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Importance of first time Pass ATPL Exams

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Importance of first time Pass ATPL Exams

Old 20th Apr 2013, 13:21
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Importance of first time Pass ATPL Exams

Hi All
I have recently started my ATPL Distance Learning and have to admit
as I am slightly older I am finding the volume of stuff you need to
remember is overwhelming
Just wondered how important first time passes are as I realise I might
not pass them all first time !
Has anyone got a job having had to retake some exams ? Do airlines
take a interest in first time passes ?
Also anyone got any pointers on how to get through it all as I
sometimes find I am only remembering about half the material and
getting about 50 % in some progress tests
ATIS31 is offline  
Old 20th Apr 2013, 13:36
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There will be a load of folk tell you that they care.

There will be a load of folk that will tell you that they don't even ask about it.

Personally I have never been asked about mine and I have never asked anyone about there's.

And to be honest with the kids today it really doesn't show anything to do with knowledge retained. They hammer the question banks with very little grasp of the core material. You get folk putting 98-99% on there CV's as averages that haven't a clue when you ask them even stuff from the PPL syllabus.
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Old 20th Apr 2013, 13:47
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Importance of first time Pass ATPL Exams

Very true Mad Jock! Very true!!
michaelmedley is offline  
Old 20th Apr 2013, 14:53
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completely agree with madjock.

I think the trick is to understand the subject and get a 90%+ average - it can be done, just takes hard work, and a lot of hard work.

Remember youtube is your friend ..

Also, the question banks are becoming less useful, as the CAA are rewriting a lot of questions, especially the ones where you need the scariest bit of kit in flying - a calculator! LOL

Last edited by cumbrianboy; 20th Apr 2013 at 14:54.
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Old 20th Apr 2013, 14:59
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Personally I was a lot more conscious of the cost of having to re-sit any of the exams!

I found the brush-ups really helped me slot things into place, I suppose thats down to how each individual learns best though.
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Old 20th Apr 2013, 15:39
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I agree, these exams have very little relevance to actual airline flying, yes some of the stuff is important, but stuff like what wind blows over the northeastern part of africa in summer etc etc etc is just useless. Airlaw, Human Factors are good. My italian students barely spoke english when they took them they just studied the crap out of the question banks.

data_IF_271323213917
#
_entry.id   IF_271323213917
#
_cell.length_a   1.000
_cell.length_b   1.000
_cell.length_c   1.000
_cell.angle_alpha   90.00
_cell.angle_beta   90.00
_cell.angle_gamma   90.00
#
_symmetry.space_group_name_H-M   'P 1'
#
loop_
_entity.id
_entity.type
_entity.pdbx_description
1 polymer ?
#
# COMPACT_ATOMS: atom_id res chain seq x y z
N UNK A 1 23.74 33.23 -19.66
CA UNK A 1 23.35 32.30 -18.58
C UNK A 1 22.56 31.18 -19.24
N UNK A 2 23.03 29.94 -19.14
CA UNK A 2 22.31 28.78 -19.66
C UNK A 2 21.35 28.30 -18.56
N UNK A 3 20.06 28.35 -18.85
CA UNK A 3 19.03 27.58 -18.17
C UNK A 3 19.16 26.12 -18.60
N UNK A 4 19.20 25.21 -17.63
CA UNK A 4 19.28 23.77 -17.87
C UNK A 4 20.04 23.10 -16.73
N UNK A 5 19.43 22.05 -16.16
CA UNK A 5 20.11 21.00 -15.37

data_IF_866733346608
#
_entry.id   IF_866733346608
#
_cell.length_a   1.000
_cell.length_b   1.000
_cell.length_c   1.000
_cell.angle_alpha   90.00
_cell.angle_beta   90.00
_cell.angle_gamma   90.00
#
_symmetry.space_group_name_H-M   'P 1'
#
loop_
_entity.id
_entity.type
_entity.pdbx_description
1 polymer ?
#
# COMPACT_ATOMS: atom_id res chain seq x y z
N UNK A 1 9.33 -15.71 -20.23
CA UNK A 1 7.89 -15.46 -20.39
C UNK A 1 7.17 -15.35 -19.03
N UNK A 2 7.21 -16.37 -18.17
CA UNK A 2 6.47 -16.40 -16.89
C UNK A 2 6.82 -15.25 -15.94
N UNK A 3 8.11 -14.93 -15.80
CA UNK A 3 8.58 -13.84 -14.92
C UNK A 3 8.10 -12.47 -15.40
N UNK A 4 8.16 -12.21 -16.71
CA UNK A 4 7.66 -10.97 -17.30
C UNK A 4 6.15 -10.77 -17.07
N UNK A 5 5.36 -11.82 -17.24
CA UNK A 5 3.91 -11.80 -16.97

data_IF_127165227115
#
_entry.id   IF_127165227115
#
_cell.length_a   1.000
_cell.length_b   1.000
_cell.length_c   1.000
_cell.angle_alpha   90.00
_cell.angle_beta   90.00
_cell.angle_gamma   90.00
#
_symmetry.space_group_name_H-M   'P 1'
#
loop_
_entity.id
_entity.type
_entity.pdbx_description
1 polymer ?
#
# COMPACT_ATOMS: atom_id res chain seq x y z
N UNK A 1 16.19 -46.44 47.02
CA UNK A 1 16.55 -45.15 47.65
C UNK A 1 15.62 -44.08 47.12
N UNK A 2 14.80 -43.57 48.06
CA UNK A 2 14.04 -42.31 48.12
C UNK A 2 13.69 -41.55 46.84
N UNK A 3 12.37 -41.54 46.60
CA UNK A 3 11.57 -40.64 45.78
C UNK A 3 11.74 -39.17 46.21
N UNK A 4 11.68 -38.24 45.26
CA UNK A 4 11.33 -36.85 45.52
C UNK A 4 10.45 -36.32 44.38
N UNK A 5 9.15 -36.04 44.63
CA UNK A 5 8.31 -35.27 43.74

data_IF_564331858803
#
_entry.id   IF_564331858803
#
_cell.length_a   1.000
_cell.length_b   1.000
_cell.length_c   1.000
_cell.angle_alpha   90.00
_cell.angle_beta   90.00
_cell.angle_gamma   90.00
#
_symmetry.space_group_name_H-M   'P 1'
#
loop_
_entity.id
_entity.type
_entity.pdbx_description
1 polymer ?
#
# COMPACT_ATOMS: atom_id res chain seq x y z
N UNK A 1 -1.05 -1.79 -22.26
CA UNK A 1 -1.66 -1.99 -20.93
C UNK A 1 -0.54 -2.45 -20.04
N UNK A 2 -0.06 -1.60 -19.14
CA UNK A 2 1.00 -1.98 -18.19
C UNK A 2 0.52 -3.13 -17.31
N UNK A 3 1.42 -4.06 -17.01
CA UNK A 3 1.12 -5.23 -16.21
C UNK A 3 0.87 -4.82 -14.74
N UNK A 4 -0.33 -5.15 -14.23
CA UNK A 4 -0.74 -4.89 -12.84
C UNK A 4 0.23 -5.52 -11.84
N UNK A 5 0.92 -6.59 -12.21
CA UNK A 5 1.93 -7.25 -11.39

Now my fiance had to redo her entire exams (she didnt complete them in the allotted sittings) and even though it was somewhere around 8 years ago she was recently asked by Ryan Air about it and she didnt get offered the position. Now whether that was the determining factor I don't know. I would say most people for get most of it shortly after writing it.
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Old 20th Apr 2013, 15:54
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but stuff like what wind blows over the northeastern part of africa in summer etc etc etc is just useless
It is until some sod announces that your going there. And its not the name of it that counts it what season it is, what direction its going to be blowing in and how strong. Which can make a difference to how many tech stops you are planning and what you can expect for wx and also the routing which may mean that you have to get a HF radio fitted.
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Old 20th Apr 2013, 16:18
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....which is usually years down the line and can all be brushed up on closer to the time. Learning them all by rote and keeping them refreshed throughout PPL/CPL training is rather pointless.
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Old 20th Apr 2013, 16:31
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well you don't have your books with you when years down the line you get asked to do a trip.

At least you know there are winds that you have to take into account.

I to thought most of it was a pile of poo.

Then over the years I have used more and more of it. Just hoping I never have to do polar grid nav, as I suspect I still won't have a clue what I am doing with it.